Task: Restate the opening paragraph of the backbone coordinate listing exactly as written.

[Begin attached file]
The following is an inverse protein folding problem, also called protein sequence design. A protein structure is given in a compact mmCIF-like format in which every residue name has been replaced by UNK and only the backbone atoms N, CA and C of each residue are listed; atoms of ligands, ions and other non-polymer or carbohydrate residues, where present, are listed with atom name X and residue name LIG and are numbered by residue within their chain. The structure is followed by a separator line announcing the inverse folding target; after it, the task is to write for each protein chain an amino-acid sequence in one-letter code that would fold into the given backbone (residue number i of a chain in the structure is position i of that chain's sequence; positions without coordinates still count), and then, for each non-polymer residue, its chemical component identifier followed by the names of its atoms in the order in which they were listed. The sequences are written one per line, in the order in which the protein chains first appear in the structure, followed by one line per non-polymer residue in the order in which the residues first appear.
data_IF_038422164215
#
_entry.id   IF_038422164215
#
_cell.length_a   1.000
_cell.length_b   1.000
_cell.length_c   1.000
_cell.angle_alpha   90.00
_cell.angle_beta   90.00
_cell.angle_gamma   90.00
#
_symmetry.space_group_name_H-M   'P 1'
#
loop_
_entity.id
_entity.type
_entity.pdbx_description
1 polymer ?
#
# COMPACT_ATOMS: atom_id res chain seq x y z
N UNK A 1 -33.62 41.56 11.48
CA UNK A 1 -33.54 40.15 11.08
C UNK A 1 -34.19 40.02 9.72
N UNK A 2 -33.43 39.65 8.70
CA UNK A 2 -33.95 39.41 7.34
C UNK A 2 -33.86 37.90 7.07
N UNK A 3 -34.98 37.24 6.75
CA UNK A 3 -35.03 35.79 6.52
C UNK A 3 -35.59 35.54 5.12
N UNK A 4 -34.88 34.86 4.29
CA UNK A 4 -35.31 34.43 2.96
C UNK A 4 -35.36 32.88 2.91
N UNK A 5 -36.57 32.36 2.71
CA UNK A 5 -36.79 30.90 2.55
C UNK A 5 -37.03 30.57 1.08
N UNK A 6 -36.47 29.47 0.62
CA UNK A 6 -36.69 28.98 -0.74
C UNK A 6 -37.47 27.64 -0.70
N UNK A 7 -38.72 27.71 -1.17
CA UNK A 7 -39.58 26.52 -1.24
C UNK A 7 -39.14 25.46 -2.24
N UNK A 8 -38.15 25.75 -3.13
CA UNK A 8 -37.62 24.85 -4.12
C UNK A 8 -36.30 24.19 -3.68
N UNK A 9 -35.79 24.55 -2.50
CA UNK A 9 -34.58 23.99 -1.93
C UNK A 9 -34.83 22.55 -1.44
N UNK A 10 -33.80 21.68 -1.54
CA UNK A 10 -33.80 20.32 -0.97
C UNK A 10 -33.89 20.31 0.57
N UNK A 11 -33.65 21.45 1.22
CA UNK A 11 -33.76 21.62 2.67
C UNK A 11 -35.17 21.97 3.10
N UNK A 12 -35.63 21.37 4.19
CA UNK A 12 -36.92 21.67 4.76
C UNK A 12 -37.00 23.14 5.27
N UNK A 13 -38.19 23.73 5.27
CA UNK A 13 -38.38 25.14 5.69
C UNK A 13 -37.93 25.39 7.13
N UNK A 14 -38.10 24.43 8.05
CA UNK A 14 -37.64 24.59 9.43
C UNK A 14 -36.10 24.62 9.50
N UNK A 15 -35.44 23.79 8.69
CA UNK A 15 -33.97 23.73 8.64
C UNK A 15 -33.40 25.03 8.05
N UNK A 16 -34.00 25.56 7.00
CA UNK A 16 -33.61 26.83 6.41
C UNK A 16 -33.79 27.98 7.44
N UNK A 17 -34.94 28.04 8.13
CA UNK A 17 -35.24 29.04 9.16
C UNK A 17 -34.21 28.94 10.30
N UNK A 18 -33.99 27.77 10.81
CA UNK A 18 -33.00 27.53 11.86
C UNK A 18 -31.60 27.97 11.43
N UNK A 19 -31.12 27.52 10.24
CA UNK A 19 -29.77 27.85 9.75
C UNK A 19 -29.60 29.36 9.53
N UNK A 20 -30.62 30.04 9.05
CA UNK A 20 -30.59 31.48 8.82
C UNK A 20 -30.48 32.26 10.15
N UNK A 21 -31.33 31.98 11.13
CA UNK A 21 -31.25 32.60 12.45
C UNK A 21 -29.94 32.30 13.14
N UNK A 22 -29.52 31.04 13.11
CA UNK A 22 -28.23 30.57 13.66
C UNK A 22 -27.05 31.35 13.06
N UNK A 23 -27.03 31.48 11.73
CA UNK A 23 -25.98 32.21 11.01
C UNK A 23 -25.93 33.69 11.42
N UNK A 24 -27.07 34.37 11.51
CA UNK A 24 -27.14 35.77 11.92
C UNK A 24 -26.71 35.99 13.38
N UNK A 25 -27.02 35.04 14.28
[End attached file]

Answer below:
The following is an inverse protein folding problem, also called protein sequence design. A protein structure is given in a compact mmCIF-like format in which every residue name has been replaced by UNK and only the backbone atoms N, CA and C of each residue are listed; atoms of ligands, ions and other non-polymer or carbohydrate residues, where present, are listed with atom name X and residue name LIG and are numbered by residue within their chain. The structure is followed by a separator line announcing the inverse folding target; after it, the task is to write for each protein chain an amino-acid sequence in one-letter code that would fold into the given backbone (residue number i of a chain in the structure is position i of that chain's sequence; positions without coordinates still count), and then, for each non-polymer residue, its chemical component identifier followed by the names of its atoms in the order in which they were listed. The sequences are written one per line, in the order in which the protein chains first appear in the structure, followed by one line per non-polymer residue in the order in which the residues first appear.